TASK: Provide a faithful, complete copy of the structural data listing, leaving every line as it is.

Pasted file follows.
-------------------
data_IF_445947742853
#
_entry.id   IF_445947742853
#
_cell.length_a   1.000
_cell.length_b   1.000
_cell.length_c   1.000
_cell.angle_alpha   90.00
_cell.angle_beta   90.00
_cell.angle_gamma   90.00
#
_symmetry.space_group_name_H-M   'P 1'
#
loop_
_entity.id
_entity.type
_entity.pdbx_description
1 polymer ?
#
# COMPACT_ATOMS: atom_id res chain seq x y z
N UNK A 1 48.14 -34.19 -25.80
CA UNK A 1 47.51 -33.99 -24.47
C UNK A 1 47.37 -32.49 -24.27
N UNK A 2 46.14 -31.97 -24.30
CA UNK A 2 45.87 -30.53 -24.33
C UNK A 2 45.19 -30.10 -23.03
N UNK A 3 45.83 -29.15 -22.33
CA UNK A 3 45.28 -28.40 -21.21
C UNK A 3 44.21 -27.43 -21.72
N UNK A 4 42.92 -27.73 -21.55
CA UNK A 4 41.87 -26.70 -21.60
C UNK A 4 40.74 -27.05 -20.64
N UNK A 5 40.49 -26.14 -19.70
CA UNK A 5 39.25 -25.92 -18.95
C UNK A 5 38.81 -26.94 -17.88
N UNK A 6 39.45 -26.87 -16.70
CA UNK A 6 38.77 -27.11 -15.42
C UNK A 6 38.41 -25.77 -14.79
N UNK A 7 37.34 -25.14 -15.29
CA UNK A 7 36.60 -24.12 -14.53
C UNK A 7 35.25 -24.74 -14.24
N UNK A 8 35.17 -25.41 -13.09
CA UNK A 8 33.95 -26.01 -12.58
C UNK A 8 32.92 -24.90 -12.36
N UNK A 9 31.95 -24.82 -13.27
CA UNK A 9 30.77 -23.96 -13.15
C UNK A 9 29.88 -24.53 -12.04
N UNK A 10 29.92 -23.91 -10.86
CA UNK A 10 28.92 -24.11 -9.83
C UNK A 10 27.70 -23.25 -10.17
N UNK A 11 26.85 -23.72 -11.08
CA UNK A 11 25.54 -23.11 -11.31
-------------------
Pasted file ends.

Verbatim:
data_IF_445947742853
#
_entry.id   IF_445947742853
#
_cell.length_a   1.000
_cell.length_b   1.000
_cell.length_c   1.000
_cell.angle_alpha   90.00
_cell.angle_beta   90.00
_cell.angle_gamma   90.00
#
_symmetry.space_group_name_H-M   'P 1'
#
loop_
_entity.id
_entity.type
_entity.pdbx_description
1 polymer ?
#
# COMPACT_ATOMS: atom_id res chain seq x y z
N UNK A 1 48.14 -34.19 -25.80
CA UNK A 1 47.51 -33.99 -24.47
C UNK A 1 47.37 -32.49 -24.27
N UNK A 2 46.14 -31.97 -24.30
CA UNK A 2 45.87 -30.53 -24.33
C UNK A 2 45.19 -30.10 -23.03
N UNK A 3 45.83 -29.15 -22.33
CA UNK A 3 45.28 -28.40 -21.21
C UNK A 3 44.21 -27.43 -21.72
N UNK A 4 42.92 -27.73 -21.55
CA UNK A 4 41.87 -26.70 -21.60
C UNK A 4 40.74 -27.05 -20.64
N UNK A 5 40.49 -26.14 -19.70
CA UNK A 5 39.25 -25.92 -18.95
C UNK A 5 38.81 -26.94 -17.88
N UNK A 6 39.45 -26.87 -16.70
CA UNK A 6 38.77 -27.11 -15.42
C UNK A 6 38.41 -25.77 -14.79
N UNK A 7 37.34 -25.14 -15.29
CA UNK A 7 36.60 -24.12 -14.53
C UNK A 7 35.25 -24.74 -14.24
N UNK A 8 35.17 -25.41 -13.09
CA UNK A 8 33.95 -26.01 -12.58
C UNK A 8 32.92 -24.90 -12.36
N UNK A 9 31.95 -24.82 -13.27
CA UNK A 9 30.77 -23.96 -13.15
C UNK A 9 29.88 -24.53 -12.04
N UNK A 10 29.92 -23.91 -10.86
CA UNK A 10 28.92 -24.11 -9.83
C UNK A 10 27.70 -23.25 -10.17
N UNK A 11 26.85 -23.72 -11.08
CA UNK A 11 25.54 -23.11 -11.31